Amid a renewed push to ban smoking in Atlantic City’s casinos, a new report predicts that doing so could cost up to 2,500 casino jobs and nearly 11% of casinos’ revenue as they struggle to rebound from the coronavirus pandemic.
The independent gambling research firm Spectrum Gaming Group compiled the report that supports casinos’ longstanding contention that eliminating smoking would hurt their business, deprive New Jersey of tax revenue and put thousands of people out of work.
A group of casino workers and smoking opponents criticized the report, saying it prioritizes profits over the health of employees and customers. They also said it fails to examine what would happen in subsequent years as patrons get used to a smoking ban, citing the experience of some tribal casinos where it rebounded.
The Casino Association of New Jersey commissioned the report, which did not recommend whether smoking should be banned, an option that is gaining renewed support in the state Legislature. New Jersey’s Democratic governor, Phil Murphy, has said he will sign a smoking ban into law if a bill is passed.
Among other findings, it determined that smokers, who account for 21% of Atlantic City gamblers, are worth more to casinos than non-smokers in that they tend to lose more money and spend more on non-gambling items.
Joe Lupo, president of the casino association and of Atlantic City’s Hard Rock casino, said Atlantic City “faces some very dire issues.”
He said casino employment and visitation to Atlantic City are both at 20-year lows, and in-person gambling revenue has yet to return to pre-COVID levels, down 5% in 2021 compared to 2019.
“Now is not the time to enact a smoking ban,” he said, adding that doing so “could cause a devastating effect to the community and state.”
Nicole Vitola, a Borgata dealer and a leader of the group pushing for a smoking ban, said workers “cannot continue to choose between our health and a paycheck.”
“This study, paid for by the casino industry, shows once again that they care more about outdated business practices than they do about the lives and health of their workers,” she said. “Casinos’ blatant disregard for our well-being is disgraceful, especially after they just received tens of millions of dollars in tax breaks from the state.”
The group Americans for Non-Smokers’ Rights cited a July tribal gambling conference in Las Vegas at which panelists reported that revenue lost during the first year of smoking bans rebounded in subsequent years to higher than what it was before the bans.
They also cited a comment last fall from Bill Miller, president of the American Gaming Association, that some casinos have enacted smoking bans “without detrimental effects.”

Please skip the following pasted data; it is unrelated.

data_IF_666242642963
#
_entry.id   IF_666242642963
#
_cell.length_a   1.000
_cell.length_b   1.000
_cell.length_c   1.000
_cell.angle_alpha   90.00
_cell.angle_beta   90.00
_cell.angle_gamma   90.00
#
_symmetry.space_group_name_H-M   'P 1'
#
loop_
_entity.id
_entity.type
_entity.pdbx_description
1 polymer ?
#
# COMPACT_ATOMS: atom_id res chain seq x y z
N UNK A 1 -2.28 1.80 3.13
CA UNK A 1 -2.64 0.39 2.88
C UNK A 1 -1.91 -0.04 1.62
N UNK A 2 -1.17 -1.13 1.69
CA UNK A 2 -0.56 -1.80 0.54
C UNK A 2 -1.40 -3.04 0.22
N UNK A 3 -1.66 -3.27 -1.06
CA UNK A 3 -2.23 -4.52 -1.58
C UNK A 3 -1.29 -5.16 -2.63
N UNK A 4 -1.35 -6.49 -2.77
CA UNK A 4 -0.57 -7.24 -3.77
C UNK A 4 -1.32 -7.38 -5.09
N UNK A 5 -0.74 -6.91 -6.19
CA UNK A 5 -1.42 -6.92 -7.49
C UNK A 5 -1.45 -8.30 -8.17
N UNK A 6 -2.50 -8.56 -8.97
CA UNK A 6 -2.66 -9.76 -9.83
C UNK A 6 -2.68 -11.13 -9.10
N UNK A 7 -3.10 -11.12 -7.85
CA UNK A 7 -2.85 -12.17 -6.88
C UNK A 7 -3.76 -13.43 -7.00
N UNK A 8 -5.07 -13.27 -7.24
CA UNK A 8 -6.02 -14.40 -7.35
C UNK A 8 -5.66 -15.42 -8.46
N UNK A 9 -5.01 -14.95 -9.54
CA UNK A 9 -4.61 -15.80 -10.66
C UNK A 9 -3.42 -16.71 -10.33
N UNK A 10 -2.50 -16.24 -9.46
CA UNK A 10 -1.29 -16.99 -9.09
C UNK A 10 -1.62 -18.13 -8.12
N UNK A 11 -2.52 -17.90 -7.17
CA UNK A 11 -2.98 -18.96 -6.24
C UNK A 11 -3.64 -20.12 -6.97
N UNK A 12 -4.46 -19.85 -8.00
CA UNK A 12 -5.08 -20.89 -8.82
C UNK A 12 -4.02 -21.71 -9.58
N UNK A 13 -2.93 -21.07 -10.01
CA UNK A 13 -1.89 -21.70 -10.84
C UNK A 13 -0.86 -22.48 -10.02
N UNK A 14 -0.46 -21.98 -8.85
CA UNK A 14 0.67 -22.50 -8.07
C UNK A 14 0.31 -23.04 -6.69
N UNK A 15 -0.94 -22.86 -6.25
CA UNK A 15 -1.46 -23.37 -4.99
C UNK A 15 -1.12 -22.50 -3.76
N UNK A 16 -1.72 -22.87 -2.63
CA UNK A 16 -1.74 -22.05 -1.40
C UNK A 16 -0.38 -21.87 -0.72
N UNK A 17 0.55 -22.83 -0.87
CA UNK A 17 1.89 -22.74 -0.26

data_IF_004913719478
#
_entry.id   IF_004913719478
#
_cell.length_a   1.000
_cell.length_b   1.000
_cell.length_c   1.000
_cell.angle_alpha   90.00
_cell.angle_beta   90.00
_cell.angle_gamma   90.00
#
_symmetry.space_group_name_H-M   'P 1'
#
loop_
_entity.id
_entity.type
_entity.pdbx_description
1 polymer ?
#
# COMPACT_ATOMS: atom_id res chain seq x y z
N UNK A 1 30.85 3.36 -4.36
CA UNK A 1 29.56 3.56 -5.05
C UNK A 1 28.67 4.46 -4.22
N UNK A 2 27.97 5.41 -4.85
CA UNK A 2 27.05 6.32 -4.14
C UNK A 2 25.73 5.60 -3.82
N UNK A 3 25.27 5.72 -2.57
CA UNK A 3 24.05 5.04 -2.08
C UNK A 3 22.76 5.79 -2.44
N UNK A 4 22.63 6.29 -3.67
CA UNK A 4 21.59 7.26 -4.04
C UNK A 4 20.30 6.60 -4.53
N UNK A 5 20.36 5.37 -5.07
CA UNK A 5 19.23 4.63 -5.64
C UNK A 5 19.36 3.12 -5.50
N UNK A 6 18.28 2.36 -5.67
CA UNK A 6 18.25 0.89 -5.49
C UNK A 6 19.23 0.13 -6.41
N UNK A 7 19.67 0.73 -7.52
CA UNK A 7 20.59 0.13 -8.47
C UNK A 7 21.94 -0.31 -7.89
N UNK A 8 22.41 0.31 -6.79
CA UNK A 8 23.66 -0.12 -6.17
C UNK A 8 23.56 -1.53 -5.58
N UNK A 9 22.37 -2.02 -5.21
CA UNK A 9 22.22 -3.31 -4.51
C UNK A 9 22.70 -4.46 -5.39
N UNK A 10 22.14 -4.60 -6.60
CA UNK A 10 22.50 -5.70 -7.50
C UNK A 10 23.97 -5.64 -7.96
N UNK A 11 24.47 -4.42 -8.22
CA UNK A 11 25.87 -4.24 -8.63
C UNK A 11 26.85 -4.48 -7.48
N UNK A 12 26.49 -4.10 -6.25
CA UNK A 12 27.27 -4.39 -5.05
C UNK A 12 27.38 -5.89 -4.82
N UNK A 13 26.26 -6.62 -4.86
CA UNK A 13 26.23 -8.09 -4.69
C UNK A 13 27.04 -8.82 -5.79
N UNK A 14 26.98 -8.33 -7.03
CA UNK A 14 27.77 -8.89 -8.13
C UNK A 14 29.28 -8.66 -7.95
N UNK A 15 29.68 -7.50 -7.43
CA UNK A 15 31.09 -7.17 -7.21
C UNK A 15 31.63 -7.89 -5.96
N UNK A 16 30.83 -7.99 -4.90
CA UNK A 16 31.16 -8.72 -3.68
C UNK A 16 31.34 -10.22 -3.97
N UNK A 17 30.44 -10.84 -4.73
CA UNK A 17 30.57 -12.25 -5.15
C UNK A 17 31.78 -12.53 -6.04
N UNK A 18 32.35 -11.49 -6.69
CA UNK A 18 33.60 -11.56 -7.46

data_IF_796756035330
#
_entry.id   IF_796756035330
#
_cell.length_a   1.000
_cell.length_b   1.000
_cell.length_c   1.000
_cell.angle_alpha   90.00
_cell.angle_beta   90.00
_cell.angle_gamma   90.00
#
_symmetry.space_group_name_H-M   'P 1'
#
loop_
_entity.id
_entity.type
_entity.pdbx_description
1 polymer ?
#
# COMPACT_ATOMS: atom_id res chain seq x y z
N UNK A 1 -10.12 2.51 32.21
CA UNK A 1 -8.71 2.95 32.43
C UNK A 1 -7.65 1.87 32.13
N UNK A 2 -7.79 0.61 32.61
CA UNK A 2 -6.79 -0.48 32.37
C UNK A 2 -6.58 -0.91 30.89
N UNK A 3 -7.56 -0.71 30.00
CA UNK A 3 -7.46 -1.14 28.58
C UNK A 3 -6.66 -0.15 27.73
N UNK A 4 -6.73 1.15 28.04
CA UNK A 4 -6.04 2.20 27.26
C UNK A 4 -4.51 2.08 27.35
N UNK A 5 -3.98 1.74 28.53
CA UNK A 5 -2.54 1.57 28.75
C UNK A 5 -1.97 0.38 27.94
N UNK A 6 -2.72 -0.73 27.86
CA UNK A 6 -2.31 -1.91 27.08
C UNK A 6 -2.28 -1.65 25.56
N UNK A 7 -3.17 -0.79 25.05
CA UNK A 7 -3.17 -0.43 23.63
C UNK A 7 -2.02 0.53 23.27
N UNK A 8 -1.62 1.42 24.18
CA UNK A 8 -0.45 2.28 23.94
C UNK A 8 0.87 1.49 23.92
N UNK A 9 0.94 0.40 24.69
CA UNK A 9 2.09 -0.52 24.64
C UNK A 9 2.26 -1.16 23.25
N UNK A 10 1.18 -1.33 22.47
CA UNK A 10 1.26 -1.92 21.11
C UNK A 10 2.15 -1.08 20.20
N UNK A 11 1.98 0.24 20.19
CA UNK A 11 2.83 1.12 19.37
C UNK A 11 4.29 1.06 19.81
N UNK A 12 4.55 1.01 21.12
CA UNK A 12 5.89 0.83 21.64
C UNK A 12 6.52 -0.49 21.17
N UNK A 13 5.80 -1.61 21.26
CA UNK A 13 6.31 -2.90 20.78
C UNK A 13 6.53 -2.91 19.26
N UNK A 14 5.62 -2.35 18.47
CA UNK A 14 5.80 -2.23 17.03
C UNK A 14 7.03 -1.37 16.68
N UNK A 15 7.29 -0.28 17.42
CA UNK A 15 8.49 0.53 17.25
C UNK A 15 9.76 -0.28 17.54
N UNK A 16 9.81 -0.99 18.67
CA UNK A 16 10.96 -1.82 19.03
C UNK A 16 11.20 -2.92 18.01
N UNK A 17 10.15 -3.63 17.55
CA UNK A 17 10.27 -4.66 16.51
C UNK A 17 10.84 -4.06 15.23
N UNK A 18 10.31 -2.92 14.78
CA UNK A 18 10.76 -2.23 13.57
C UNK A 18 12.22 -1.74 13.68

Smoking is allowed on 25% of the casino floor in Atlantic City. The casinos claim that banning it would send smokers fleeing to neighboring Pennsylvania, where many casinos allow smoking.
A group of Atlantic City casino workers, aided by national non-smoking groups, has been pushing for over a year for New Jersey to close the loophole in its public smoking law that allows it to continue in casinos; it is banned in most other indoor spaces.
They complain of developing respiratory ailments and other harm from breathing second-hand smoke, despite the millions invested by casinos in filters and air purifying technology.
Legislation to end casino smoking died in last year’s legislative session, but has been reintroduced this year, and has garnered bipartisan support.
Atlantic City banned smoking for four weeks in 2008, but dissatisfied with the results, quickly restored it to the current 25% level. In the first week of the ban, casino winnings declined by 19.5%, according to casino workers union officials and state regulators.
The report asserted that between 1,021 to 2,512 jobs could be lost in the first year of a smoking ban in Atlantic City. Spectrum used data from 2019 that found that each casino job was supported by $155,008 of gambling revenue.
They also interviewed casino executives, workers and customers, and anti-smoking advocacy groups, and studied the experience of other states that have banned casino smoking.
At the high end of its projections, the report says 10% of Atlantic City’s casino workforce could lose their jobs if smoking is banned.
It also found that with a smoking ban, non-gambling revenue would fall by up to $93 million, or 6.5%, and tax revenue would fall by up to 44%.
The report also acknowledged that some non-smoking patrons would be more likely to visit casinos if smoking was banned. But the report found that the extra business would not be enough to offset an overall decline in gambling revenue.
It does not expect every smoker to stop coming to Atlantic City’s casinos if smoking is banned. About 13% of smokers would still visit casinos, according to the report, and they also have the option of gambling online.